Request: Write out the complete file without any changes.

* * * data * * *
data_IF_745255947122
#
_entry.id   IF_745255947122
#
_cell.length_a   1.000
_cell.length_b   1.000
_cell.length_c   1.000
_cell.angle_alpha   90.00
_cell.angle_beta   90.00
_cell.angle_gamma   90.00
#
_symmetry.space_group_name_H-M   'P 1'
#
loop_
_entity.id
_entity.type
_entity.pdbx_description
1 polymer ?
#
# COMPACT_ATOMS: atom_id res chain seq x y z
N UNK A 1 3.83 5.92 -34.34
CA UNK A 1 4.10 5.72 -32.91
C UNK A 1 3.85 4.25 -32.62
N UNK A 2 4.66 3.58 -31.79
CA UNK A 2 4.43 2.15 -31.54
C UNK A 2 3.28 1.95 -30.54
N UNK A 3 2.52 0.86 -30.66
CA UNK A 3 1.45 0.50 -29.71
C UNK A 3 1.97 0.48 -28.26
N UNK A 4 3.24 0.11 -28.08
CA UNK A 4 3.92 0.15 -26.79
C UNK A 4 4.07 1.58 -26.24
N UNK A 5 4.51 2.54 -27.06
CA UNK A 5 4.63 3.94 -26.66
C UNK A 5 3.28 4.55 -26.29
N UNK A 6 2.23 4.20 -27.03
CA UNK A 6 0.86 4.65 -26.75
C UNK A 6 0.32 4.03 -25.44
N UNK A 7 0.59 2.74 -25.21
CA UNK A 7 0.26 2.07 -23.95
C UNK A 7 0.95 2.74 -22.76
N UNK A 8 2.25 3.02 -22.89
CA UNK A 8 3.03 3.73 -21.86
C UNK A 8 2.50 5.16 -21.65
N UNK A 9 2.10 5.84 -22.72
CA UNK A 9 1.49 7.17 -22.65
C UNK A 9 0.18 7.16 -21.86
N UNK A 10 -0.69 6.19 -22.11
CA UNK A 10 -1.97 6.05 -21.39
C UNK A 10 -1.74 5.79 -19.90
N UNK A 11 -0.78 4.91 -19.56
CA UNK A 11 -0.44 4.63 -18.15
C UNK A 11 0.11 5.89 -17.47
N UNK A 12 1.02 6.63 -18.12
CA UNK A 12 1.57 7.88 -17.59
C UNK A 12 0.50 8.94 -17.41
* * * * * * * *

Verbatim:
data_IF_745255947122
#
_entry.id   IF_745255947122
#
_cell.length_a   1.000
_cell.length_b   1.000
_cell.length_c   1.000
_cell.angle_alpha   90.00
_cell.angle_beta   90.00
_cell.angle_gamma   90.00
#
_symmetry.space_group_name_H-M   'P 1'
#
loop_
_entity.id
_entity.type
_entity.pdbx_description
1 polymer ?
#
# COMPACT_ATOMS: atom_id res chain seq x y z
N UNK A 1 3.83 5.92 -34.34
CA UNK A 1 4.10 5.72 -32.91
C UNK A 1 3.85 4.25 -32.62
N UNK A 2 4.66 3.58 -31.79
CA UNK A 2 4.43 2.15 -31.54
C UNK A 2 3.28 1.95 -30.54
N UNK A 3 2.52 0.86 -30.66
CA UNK A 3 1.45 0.50 -29.71
C UNK A 3 1.97 0.48 -28.26
N UNK A 4 3.24 0.11 -28.08
CA UNK A 4 3.92 0.15 -26.79
C UNK A 4 4.07 1.58 -26.24
N UNK A 5 4.51 2.54 -27.06
CA UNK A 5 4.63 3.94 -26.66
C UNK A 5 3.28 4.55 -26.29
N UNK A 6 2.23 4.20 -27.03
CA UNK A 6 0.86 4.65 -26.75
C UNK A 6 0.32 4.03 -25.44
N UNK A 7 0.59 2.74 -25.21
CA UNK A 7 0.26 2.07 -23.95
C UNK A 7 0.95 2.74 -22.76
N UNK A 8 2.25 3.02 -22.89
CA UNK A 8 3.03 3.73 -21.86
C UNK A 8 2.50 5.16 -21.65
N UNK A 9 2.10 5.84 -22.72
CA UNK A 9 1.49 7.17 -22.65
C UNK A 9 0.18 7.16 -21.86
N UNK A 10 -0.69 6.19 -22.11
CA UNK A 10 -1.97 6.05 -21.39
C UNK A 10 -1.74 5.79 -19.90
N UNK A 11 -0.78 4.91 -19.56
CA UNK A 11 -0.44 4.63 -18.15
C UNK A 11 0.11 5.89 -17.47
N UNK A 12 1.02 6.63 -18.12
CA UNK A 12 1.57 7.88 -17.59
C UNK A 12 0.50 8.94 -17.41